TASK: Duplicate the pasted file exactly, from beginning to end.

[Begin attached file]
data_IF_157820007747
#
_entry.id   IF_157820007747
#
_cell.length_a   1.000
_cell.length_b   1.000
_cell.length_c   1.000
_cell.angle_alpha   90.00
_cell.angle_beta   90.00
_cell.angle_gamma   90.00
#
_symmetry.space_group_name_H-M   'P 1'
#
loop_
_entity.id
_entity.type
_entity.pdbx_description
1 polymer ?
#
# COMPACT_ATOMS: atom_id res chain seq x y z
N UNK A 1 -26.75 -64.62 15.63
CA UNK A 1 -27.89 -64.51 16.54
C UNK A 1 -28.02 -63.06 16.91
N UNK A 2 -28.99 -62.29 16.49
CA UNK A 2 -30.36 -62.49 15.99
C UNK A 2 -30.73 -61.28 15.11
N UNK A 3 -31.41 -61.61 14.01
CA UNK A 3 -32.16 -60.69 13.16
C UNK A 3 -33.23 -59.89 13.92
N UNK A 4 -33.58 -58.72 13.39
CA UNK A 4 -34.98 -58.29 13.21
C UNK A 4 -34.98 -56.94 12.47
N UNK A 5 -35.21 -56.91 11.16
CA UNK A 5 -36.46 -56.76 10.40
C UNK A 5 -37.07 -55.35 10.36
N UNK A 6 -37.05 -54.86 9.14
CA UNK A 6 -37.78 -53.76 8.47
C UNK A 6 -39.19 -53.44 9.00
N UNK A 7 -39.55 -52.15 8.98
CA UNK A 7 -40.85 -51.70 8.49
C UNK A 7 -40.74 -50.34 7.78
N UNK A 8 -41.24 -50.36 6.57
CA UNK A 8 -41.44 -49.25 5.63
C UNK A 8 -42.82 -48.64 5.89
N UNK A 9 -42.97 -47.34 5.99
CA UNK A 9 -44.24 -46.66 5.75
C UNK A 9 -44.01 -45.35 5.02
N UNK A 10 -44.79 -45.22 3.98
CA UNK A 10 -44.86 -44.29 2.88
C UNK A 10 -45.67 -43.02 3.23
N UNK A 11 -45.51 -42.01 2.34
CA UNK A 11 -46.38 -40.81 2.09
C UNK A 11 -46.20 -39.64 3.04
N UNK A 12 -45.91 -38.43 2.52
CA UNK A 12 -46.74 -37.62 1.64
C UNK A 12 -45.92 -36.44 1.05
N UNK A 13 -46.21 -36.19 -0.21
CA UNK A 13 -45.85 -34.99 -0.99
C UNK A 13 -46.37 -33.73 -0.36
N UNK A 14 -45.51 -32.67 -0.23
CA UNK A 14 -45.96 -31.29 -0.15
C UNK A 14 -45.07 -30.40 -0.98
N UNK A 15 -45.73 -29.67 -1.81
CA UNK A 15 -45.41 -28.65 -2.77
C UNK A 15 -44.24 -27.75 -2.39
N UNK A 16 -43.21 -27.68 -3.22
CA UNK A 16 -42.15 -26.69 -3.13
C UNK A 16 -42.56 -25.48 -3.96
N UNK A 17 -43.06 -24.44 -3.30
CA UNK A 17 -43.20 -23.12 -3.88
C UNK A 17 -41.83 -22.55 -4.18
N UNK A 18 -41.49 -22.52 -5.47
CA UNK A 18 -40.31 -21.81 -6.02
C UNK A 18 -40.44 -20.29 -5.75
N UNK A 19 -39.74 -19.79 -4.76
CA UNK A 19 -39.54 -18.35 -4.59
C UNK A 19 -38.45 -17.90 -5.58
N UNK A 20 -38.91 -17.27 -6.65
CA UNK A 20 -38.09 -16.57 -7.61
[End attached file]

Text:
data_IF_157820007747
#
_entry.id   IF_157820007747
#
_cell.length_a   1.000
_cell.length_b   1.000
_cell.length_c   1.000
_cell.angle_alpha   90.00
_cell.angle_beta   90.00
_cell.angle_gamma   90.00
#
_symmetry.space_group_name_H-M   'P 1'
#
loop_
_entity.id
_entity.type
_entity.pdbx_description
1 polymer ?
#
# COMPACT_ATOMS: atom_id res chain seq x y z
N UNK A 1 -26.75 -64.62 15.63
CA UNK A 1 -27.89 -64.51 16.54
C UNK A 1 -28.02 -63.06 16.91
N UNK A 2 -28.99 -62.29 16.49
CA UNK A 2 -30.36 -62.49 15.99
C UNK A 2 -30.73 -61.28 15.11
N UNK A 3 -31.41 -61.61 14.01
CA UNK A 3 -32.16 -60.69 13.16
C UNK A 3 -33.23 -59.89 13.92
N UNK A 4 -33.58 -58.72 13.39
CA UNK A 4 -34.98 -58.29 13.21
C UNK A 4 -34.98 -56.94 12.47
N UNK A 5 -35.21 -56.91 11.16
CA UNK A 5 -36.46 -56.76 10.40
C UNK A 5 -37.07 -55.35 10.36
N UNK A 6 -37.05 -54.86 9.14
CA UNK A 6 -37.78 -53.76 8.47
C UNK A 6 -39.19 -53.44 9.00
N UNK A 7 -39.55 -52.15 8.98
CA UNK A 7 -40.85 -51.70 8.49
C UNK A 7 -40.74 -50.34 7.78
N UNK A 8 -41.24 -50.36 6.57
CA UNK A 8 -41.44 -49.25 5.63
C UNK A 8 -42.82 -48.64 5.89
N UNK A 9 -42.97 -47.34 5.99
CA UNK A 9 -44.24 -46.66 5.75
C UNK A 9 -44.01 -45.35 5.02
N UNK A 10 -44.79 -45.22 3.98
CA UNK A 10 -44.86 -44.29 2.88
C UNK A 10 -45.67 -43.02 3.23
N UNK A 11 -45.51 -42.01 2.34
CA UNK A 11 -46.38 -40.81 2.09
C UNK A 11 -46.20 -39.64 3.04
N UNK A 12 -45.91 -38.43 2.52
CA UNK A 12 -46.74 -37.62 1.64
C UNK A 12 -45.92 -36.44 1.05
N UNK A 13 -46.21 -36.19 -0.21
CA UNK A 13 -45.85 -34.99 -0.99
C UNK A 13 -46.37 -33.73 -0.36
N UNK A 14 -45.51 -32.67 -0.23
CA UNK A 14 -45.96 -31.29 -0.15
C UNK A 14 -45.07 -30.40 -0.98
N UNK A 15 -45.73 -29.67 -1.81
CA UNK A 15 -45.41 -28.65 -2.77
C UNK A 15 -44.24 -27.75 -2.39
N UNK A 16 -43.21 -27.68 -3.22
CA UNK A 16 -42.15 -26.69 -3.13
C UNK A 16 -42.56 -25.48 -3.96
N UNK A 17 -43.06 -24.44 -3.30
CA UNK A 17 -43.20 -23.12 -3.88
C UNK A 17 -41.83 -22.55 -4.18
N UNK A 18 -41.49 -22.52 -5.47
CA UNK A 18 -40.31 -21.81 -6.02
C UNK A 18 -40.44 -20.29 -5.75
N UNK A 19 -39.74 -19.79 -4.76
CA UNK A 19 -39.54 -18.35 -4.59
C UNK A 19 -38.45 -17.90 -5.58
N UNK A 20 -38.91 -17.27 -6.65
CA UNK A 20 -38.09 -16.57 -7.61